John C. Fremont in the mid-1840s and Edward F. Beale in the late 1850s weren't the only ones to search for a practical route west in the interest of America's "manifest destiny." In between came Robert Stockton Williamson (1825-1882), who, like Fremont, was an officer in the U.S. Corps of Topographical Engineers (which later merged in to the U.S. Army Corps of Engineers).
In 1853, Williamson received orders from Secretary of War Jefferson Davis "to command an expedition and surveying party to ascertain the most practical and economical route from the Mississippi River to the Pacific Ocean."
Lt. Robert S. Williamson.
As one might expect, politicians and businessmen were fighting long and hard over the alignment of the future transcontinental railroad. Everybody wanted it, but not everybody could have it. Four potential routes were surveyed: a northern route over the northern Rocky Mountains to Puget Sound; a middle route through Salt Lake City (favored by Fremont's father-in-law, Sen. Thomas Hart Benton); a route through New Mexico and Arizona across the Mojave Desert; and a southern route from Texas to San Diego (favored by Secretary Davis). Ultimately, Benton won out, although the later Santa Fe Railroad followed a route that Davis would have appreciated.
Additional explorations surveyed routes linking San Francisco to the Pacific Northwest, and San Francisco south to San Diego.
It is this latter survey — the United States Pacific Railroad (U.S.P.R.R.) Expedition and Surveys-California — that interests us.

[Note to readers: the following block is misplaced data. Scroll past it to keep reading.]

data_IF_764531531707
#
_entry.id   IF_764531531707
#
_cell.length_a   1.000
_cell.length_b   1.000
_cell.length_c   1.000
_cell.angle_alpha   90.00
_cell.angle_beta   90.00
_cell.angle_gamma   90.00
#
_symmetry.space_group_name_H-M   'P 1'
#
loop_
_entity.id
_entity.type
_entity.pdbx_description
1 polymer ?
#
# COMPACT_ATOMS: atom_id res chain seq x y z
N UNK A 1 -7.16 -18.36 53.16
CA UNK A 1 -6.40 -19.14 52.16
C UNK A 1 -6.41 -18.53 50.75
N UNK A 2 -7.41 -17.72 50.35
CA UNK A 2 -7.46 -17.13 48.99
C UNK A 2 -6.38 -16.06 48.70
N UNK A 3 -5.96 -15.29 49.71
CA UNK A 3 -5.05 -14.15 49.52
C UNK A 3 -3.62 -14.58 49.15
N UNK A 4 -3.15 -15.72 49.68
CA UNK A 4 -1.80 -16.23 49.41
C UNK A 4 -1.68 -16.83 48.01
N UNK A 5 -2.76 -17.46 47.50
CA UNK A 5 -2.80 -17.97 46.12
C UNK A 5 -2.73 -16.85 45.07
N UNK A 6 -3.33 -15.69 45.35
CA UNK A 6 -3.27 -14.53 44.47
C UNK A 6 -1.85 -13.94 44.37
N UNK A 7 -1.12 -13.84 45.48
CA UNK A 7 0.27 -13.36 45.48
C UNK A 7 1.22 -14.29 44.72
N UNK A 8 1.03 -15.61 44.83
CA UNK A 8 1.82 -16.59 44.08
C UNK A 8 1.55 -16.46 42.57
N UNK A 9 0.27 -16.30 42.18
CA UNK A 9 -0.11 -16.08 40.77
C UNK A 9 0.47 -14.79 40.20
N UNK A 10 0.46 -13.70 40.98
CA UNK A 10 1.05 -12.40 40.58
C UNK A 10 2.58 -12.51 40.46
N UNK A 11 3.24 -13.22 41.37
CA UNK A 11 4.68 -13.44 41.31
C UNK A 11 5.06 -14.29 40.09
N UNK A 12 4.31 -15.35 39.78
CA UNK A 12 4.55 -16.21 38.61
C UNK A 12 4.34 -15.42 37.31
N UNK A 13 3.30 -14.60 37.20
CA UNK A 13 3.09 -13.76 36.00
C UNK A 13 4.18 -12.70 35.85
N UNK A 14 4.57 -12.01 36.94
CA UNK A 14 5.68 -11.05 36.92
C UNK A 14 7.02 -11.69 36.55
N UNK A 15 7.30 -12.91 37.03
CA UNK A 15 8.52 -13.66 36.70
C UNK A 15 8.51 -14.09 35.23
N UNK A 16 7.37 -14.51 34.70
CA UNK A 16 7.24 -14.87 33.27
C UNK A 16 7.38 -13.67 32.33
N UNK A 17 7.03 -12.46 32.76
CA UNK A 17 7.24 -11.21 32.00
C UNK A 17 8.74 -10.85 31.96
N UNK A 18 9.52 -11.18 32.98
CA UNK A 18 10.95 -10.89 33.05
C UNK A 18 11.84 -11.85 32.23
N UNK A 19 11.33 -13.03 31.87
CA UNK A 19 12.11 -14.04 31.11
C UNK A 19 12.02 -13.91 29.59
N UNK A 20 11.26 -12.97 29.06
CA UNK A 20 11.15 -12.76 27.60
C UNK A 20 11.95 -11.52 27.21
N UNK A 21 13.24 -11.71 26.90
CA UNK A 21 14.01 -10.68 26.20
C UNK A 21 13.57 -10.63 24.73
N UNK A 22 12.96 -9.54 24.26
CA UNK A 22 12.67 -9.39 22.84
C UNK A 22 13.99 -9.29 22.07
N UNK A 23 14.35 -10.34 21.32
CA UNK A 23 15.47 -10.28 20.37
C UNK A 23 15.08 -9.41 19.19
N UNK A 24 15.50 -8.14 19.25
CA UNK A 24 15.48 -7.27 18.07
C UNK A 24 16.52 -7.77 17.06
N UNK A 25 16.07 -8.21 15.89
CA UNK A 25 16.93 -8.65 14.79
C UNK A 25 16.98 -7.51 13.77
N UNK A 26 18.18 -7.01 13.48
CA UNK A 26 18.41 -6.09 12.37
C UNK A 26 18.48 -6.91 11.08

Specifically, under his War Department orders dated May 6, 1853, Williamson was to set out from Benicia, which was the state capitol at the time, and "proceed to examine the passes of the Sierra Nevada leading from the San Joaquin and Tulare valleys, and subsequently explore the country to the southeast of the Tulare lakes, to ascertain the most direct practicable railroad route between Walker's Pass, or such other pass as may be found preferable, and the mouth of the Gila; from this point the survey will be continued to San Diego."
Accompanying him, per the orders, were "Lieutenant J.G. Parke, topographical corps, and  the following civil assistants, viz: one mineralogist and geologist; one physician and naturalist; two civil engineers; one draughtsman." Charles Koppel, a German artist, was the draughtsman; Koppel's sketches in the field were later transformed into lithographs that appear in sections of the official report to Congress on the various expeditions. The report spanned 12 volumes and took six years to compile and publish (1855-1861). The portions relevant to the Santa Clarita Valley (the trek south from Benicia) appear in Vol. 5, published in 1856.
Traveling south, Williamson arrived in the Tejon area (Grapevine Canyon), where his geologist made note of the Peter Lebeck Oak with its curious inscription from 16 years prior. Then the party set up camp "near the east mouth of San Francisquito Canyon, close to the Road to the Mines," writes local historian A.B. Perkins. "San Francisquito Canyon is a writhing, narrow defile through granitic rocks with very steep gradients, definitely not adapted to any railroad project then or now. From the top of nearby Mt. Stoneman, Williamson first saw and realized the advantages of gradient and general accessibility of Soledad Canyon for railroad trackage. His reconnaissance, carried on during the next few days, bore out his theory."
Williamson also left some other, more peculiar marks on the Santa Clarita Valley. Local historian Jerry Reynolds writes: "Most of Williamson's place names are still with us, such as Tick Canyon — he was attacked by the little insects there — Placerita, Lake Elizabeth and Hungry Valley. It was Lieutenant Williamson who misspelled Cañada del Buque [Ship Canyon], rendering it Bouquet Canyon. For the first time, also, Castac was shown as Castaic, while Islay [Tataviam for "berry"] became Hasley Canyon."
While passing through Soledad Canyon, Williamson discovered a hitherto unknown variety of fish just east of today's junction of Soledad and Agua Dulce canyon roads. By custom, it was named for its discoverer — Gasterosteus aculeatus williamsoni. We know it better as the unarmored threespine stickleback.